All European countries have national broadband strategies, though some are more ambitious than others in terms of scale, timeframe and the preferred mix of technologies. All will ultimately migrate to FttH, though the peculiarities of individual markets - given the state of competition, financial resources available and regulatory ambitions - mean that some countries will not achieve full fibre connectivity (FttH) for another 15 to 25 years. Interim measures include adopting technology upgrades for existing copper networks (HFC and DSL), as well as promoting hybrid VDSL/FttC solutions while relying on new developments in mobile technologies, particularly LTE, to fill the gaps in geographically uncommercial areas. Some of the major national providers such as BT and KPN have dispensed with FttC in favour of FttH as the preferred solution, having gamely trialled both solutions. In similar fashion, those countries which adopt the stepping stone approach will be pressed to expedite their national networks to FttH in coming years. This will be the result of a number of forces, including consumer demand for services requiring increasingly higher bandwidth (in truth, some of which may not yet be imagined), the demands placed on governments to develop IP-dependent services in the health, education, electricity and transport sectors, and the practical consideration a nation being the laggard in telecom infrastructure faces considerable disadvantages when attracting jobs and investment in the competitive international arena.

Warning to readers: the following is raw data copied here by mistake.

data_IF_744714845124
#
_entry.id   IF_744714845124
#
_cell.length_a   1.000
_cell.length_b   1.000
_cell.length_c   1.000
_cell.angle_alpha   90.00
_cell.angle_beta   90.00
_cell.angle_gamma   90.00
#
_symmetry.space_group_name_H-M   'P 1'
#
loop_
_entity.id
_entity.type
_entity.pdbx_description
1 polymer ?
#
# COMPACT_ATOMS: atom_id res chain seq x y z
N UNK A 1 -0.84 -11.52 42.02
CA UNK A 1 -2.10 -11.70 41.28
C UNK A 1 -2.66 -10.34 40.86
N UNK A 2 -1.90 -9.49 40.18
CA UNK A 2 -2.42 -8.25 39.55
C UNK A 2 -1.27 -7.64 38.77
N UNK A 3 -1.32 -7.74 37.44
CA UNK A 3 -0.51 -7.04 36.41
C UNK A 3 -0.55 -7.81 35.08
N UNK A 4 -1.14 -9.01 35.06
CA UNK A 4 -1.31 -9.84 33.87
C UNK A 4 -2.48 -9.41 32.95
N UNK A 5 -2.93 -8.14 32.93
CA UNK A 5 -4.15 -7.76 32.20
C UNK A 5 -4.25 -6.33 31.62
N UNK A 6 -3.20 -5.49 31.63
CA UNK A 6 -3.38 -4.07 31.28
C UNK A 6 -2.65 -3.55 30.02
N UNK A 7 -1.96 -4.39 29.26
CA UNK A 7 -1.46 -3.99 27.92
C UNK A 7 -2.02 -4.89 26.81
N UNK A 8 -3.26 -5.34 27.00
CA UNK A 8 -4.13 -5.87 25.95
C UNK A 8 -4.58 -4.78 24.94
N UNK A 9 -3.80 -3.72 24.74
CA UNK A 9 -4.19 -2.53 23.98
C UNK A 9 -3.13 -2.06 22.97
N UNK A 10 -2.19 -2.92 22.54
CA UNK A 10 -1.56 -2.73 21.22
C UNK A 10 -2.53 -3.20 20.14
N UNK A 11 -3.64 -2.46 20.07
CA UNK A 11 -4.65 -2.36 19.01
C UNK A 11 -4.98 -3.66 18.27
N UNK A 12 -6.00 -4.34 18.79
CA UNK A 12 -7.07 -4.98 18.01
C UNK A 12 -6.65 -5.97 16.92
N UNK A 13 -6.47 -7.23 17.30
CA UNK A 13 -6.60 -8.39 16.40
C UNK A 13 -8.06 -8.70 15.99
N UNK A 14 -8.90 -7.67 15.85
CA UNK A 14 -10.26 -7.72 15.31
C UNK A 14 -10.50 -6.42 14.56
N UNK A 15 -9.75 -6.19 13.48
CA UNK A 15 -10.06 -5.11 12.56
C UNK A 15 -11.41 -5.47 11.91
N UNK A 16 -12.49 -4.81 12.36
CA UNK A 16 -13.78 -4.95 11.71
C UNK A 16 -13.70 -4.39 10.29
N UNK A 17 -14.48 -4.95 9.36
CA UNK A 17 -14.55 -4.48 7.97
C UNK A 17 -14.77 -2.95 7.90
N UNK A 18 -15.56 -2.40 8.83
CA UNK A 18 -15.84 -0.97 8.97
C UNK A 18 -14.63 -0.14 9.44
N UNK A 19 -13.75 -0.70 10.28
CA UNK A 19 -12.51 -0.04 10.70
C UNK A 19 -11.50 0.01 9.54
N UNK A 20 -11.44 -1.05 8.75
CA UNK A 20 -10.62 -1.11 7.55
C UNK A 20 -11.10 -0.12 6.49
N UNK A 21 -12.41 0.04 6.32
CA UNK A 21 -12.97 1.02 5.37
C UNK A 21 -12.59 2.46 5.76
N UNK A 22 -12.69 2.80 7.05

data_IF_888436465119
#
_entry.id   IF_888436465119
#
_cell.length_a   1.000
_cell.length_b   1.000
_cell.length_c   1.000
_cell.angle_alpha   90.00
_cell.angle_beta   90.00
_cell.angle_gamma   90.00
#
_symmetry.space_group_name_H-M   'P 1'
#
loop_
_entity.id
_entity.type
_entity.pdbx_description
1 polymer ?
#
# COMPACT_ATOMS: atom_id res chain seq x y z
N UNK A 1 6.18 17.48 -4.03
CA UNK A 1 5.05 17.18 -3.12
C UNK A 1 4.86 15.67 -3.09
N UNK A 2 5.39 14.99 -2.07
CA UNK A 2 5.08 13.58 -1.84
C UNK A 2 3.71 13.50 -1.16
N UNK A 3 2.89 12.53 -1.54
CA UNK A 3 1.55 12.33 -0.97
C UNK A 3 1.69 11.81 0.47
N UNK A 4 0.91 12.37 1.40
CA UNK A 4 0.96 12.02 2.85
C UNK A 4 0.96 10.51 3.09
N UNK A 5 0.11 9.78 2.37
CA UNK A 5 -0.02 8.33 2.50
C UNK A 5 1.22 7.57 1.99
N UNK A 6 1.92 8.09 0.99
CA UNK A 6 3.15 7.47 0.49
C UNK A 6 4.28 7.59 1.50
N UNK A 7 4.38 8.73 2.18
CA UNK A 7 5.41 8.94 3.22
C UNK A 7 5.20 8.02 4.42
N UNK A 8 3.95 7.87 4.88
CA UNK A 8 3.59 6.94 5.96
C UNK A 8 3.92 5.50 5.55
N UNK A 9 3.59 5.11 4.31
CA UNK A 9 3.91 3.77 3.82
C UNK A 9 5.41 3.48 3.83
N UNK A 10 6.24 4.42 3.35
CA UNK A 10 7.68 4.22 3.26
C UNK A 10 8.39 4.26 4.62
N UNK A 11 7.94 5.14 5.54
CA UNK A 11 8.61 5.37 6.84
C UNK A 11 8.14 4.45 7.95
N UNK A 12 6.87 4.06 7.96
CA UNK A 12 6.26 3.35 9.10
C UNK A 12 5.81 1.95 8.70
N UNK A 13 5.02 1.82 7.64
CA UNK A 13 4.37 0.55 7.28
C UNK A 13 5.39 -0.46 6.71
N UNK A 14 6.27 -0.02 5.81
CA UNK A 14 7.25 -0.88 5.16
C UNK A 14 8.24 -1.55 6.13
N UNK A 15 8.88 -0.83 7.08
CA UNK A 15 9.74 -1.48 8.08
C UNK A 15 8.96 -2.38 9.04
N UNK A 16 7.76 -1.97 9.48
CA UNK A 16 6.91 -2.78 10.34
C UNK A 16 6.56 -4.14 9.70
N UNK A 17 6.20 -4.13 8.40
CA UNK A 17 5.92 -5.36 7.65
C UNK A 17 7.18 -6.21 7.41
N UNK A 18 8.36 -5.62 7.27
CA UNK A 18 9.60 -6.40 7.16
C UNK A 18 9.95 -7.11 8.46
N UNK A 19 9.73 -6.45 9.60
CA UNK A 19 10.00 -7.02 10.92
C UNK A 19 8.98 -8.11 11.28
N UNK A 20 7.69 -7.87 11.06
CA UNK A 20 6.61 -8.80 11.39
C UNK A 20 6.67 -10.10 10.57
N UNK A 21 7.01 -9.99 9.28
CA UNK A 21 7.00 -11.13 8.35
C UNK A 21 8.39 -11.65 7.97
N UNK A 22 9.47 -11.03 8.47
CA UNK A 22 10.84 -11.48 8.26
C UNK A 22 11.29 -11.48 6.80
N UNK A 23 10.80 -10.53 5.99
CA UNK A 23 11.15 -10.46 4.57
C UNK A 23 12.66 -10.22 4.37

By 2020 fibre will be the standard access method across Europe, with ADSL2+ and VDSL having been transitory technologies in all but low-density areas where the cost benefits of hybrid xDSL/FttC will retain a stronger business case. Migrating to a national FttH infrastructure requires the astute alignment -to varying degrees - of sympathetic regulatory policies, operator investment based on customer demand and anticipated revenue, and financial support from local and regional governments. This report assesses these considerations in the European context.